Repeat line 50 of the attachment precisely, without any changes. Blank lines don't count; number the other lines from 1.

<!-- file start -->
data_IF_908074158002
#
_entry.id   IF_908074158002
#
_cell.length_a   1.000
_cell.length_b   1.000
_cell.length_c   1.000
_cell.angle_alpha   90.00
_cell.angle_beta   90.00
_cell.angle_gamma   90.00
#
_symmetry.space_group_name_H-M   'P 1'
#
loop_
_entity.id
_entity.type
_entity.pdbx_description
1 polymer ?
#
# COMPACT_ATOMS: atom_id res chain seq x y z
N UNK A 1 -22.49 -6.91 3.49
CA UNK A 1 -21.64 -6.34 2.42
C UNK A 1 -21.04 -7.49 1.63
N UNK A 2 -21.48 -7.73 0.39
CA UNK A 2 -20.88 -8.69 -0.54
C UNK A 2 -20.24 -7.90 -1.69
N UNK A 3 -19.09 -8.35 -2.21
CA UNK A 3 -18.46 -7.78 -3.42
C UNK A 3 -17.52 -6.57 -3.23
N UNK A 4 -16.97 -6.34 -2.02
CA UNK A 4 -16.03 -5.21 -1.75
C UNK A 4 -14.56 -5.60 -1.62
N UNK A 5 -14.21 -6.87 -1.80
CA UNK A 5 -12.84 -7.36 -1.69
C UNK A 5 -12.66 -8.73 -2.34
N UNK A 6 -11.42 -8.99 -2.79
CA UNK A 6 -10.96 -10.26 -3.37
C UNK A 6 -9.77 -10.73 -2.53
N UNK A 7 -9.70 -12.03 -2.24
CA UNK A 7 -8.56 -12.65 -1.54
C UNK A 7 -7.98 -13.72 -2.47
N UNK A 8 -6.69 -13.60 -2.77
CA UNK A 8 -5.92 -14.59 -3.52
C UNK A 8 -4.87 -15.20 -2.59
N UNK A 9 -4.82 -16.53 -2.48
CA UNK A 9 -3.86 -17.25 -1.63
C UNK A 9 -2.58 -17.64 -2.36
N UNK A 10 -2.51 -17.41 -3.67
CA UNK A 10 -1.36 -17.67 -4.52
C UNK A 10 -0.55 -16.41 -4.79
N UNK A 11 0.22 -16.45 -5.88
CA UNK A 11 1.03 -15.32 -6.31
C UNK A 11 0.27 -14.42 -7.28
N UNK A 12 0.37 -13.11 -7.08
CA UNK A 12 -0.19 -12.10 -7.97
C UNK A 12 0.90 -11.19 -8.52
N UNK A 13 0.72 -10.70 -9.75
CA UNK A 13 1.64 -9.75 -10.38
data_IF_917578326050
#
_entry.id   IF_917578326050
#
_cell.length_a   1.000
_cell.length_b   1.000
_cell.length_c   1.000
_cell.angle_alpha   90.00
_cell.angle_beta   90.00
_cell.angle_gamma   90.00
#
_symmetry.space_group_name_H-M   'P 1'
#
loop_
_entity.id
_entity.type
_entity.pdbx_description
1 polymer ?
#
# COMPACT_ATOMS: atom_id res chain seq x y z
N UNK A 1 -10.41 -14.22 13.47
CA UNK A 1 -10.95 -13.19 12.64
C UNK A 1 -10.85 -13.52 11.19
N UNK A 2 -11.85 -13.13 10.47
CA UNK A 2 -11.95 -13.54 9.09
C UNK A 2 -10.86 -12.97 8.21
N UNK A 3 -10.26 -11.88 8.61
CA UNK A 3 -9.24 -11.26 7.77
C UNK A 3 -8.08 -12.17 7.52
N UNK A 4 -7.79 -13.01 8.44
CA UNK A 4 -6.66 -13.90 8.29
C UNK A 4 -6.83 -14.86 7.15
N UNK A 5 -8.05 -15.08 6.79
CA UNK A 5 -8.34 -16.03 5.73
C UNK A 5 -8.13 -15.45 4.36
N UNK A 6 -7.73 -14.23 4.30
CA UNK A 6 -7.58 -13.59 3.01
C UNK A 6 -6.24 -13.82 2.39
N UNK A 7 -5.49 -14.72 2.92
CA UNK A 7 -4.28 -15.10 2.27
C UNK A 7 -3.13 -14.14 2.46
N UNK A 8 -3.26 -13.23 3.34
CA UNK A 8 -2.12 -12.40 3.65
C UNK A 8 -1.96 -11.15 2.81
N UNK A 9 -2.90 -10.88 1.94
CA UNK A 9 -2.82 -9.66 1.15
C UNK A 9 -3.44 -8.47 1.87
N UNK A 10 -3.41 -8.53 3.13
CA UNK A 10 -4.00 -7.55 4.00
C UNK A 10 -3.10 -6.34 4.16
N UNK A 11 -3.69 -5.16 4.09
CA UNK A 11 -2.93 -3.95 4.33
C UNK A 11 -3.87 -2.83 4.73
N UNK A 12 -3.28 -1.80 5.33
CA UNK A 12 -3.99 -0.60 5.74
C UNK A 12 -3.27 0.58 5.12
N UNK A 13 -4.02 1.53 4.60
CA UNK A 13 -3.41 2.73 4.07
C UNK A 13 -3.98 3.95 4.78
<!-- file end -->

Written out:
C UNK A 10 -0.55 -16.41 -4.79